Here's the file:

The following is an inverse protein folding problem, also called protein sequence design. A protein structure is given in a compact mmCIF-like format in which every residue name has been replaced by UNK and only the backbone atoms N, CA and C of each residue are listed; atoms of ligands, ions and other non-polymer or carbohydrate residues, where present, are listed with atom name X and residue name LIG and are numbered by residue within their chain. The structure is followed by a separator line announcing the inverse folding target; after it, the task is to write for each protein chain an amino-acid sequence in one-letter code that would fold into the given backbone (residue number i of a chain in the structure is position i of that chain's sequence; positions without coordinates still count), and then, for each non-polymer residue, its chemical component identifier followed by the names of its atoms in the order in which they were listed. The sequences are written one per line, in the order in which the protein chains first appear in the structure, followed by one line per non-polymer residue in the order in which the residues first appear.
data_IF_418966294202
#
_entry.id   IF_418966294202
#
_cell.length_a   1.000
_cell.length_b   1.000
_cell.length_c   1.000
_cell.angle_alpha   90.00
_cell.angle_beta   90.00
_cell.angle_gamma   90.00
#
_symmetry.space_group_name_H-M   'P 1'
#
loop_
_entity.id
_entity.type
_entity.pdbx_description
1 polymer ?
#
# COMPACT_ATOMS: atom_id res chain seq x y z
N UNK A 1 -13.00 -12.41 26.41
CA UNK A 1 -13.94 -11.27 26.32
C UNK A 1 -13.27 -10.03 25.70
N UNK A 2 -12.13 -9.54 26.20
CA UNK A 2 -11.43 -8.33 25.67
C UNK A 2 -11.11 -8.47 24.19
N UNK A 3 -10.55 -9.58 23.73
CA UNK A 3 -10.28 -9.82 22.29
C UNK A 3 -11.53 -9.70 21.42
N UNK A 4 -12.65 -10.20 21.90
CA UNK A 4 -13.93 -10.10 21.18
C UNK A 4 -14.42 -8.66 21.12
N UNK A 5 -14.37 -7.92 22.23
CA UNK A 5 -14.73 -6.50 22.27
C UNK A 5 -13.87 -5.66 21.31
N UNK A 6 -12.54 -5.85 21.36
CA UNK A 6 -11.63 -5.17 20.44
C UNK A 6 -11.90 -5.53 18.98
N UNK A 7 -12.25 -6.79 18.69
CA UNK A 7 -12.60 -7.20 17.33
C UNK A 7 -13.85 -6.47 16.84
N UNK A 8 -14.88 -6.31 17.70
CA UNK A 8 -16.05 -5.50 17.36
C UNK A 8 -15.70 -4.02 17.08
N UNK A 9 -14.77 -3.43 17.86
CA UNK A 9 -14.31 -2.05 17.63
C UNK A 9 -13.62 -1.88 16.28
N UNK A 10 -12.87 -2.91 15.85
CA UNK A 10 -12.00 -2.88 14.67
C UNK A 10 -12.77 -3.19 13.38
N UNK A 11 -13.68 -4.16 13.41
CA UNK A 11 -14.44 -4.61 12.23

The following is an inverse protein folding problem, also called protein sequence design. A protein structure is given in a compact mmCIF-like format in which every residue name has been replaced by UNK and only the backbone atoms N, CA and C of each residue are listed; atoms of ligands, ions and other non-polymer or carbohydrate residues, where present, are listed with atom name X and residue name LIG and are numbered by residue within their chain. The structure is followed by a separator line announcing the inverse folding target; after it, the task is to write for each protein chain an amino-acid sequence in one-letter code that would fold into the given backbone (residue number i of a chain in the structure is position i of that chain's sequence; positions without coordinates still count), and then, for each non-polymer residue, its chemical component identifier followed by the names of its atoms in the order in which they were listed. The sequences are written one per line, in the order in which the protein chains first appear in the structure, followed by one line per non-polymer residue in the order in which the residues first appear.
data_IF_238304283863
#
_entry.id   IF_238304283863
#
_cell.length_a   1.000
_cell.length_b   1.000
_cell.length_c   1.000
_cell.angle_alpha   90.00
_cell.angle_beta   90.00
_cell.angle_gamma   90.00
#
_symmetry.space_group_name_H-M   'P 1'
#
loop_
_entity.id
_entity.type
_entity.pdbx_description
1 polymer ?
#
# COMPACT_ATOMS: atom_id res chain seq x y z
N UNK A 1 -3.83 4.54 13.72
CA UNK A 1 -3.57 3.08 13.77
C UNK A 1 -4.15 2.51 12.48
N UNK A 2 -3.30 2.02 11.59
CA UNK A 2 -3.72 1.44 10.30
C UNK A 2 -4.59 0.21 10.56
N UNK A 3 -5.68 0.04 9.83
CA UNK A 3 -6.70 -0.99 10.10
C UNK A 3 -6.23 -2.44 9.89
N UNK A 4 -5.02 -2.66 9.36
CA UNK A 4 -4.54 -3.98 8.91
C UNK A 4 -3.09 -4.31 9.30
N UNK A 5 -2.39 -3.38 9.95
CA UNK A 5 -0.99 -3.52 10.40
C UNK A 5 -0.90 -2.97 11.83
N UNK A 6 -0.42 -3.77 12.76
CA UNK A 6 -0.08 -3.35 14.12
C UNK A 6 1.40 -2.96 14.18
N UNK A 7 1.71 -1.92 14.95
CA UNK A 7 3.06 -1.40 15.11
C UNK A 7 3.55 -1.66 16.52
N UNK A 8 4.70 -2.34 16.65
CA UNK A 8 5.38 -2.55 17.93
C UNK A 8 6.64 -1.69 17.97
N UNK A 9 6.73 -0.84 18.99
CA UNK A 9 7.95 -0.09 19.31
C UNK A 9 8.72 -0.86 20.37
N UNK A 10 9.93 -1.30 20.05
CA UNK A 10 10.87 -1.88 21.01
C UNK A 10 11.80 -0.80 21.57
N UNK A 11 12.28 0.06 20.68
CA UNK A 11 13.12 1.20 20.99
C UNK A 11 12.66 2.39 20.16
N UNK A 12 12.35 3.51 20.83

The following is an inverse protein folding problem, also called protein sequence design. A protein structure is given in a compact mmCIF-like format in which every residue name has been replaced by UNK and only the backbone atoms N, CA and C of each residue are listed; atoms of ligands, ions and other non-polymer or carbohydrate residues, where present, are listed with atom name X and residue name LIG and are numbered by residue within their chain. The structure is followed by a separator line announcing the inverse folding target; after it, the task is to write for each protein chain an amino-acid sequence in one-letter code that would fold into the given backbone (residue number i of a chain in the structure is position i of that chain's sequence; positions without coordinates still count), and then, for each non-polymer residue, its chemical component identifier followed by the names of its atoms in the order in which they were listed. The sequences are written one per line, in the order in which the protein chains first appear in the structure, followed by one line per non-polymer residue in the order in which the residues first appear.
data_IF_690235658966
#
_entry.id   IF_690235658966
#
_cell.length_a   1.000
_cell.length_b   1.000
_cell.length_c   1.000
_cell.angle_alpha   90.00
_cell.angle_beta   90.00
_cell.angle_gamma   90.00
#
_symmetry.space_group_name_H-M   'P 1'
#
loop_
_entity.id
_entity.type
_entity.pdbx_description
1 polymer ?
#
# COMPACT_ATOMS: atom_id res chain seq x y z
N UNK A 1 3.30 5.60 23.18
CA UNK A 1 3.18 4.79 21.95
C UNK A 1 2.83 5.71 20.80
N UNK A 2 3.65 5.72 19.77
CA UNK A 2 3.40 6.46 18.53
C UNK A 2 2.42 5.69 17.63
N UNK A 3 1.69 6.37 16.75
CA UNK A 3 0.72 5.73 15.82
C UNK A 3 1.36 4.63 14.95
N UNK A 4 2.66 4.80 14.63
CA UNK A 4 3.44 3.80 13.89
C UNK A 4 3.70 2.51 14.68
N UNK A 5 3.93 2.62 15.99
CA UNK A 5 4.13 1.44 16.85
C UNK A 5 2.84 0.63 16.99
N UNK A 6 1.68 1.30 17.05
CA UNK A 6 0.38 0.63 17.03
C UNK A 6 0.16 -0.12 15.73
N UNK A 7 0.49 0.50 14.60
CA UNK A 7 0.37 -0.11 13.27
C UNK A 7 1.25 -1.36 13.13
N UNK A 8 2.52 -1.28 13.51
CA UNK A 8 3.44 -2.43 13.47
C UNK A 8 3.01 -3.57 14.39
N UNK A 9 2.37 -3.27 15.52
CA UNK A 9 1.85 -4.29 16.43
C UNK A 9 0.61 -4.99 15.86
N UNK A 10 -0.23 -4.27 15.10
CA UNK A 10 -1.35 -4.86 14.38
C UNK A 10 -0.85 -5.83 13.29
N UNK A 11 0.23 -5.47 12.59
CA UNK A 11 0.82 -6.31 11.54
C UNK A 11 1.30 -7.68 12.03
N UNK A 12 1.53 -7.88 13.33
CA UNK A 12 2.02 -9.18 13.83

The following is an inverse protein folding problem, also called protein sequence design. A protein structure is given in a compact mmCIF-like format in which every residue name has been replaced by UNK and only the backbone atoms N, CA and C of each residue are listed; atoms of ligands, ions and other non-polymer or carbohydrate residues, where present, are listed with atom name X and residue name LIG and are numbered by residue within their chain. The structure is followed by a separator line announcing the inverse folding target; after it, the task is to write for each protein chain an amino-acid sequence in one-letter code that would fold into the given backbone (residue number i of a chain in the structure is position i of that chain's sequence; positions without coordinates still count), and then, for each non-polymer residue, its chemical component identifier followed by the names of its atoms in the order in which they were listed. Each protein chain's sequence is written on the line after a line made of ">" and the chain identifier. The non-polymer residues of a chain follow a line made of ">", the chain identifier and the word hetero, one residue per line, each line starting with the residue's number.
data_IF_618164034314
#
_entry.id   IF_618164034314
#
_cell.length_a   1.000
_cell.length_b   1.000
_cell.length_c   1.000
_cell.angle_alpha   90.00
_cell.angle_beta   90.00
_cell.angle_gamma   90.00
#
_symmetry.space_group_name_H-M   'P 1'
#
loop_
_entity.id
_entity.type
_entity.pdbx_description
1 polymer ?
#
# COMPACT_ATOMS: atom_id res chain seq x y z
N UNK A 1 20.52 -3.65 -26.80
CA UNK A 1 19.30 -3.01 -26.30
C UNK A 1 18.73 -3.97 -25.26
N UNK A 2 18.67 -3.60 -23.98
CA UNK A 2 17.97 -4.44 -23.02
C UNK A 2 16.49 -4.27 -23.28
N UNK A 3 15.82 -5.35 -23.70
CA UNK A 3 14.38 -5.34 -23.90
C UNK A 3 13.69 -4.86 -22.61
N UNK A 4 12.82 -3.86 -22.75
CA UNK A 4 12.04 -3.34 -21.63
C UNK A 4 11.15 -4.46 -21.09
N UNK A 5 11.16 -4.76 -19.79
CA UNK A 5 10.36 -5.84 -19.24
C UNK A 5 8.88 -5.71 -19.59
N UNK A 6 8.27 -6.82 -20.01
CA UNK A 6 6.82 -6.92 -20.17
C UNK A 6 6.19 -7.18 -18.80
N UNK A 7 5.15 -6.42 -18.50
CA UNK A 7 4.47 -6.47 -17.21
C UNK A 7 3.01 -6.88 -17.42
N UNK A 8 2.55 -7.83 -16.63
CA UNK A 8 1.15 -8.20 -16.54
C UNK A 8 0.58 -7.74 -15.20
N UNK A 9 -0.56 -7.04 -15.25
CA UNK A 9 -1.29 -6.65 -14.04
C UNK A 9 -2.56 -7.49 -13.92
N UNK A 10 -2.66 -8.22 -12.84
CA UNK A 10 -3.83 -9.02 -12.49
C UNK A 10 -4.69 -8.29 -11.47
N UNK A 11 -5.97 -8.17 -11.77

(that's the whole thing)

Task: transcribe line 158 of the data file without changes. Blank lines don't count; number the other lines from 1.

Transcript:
CA UNK A 10 -1.35 -4.86 14.38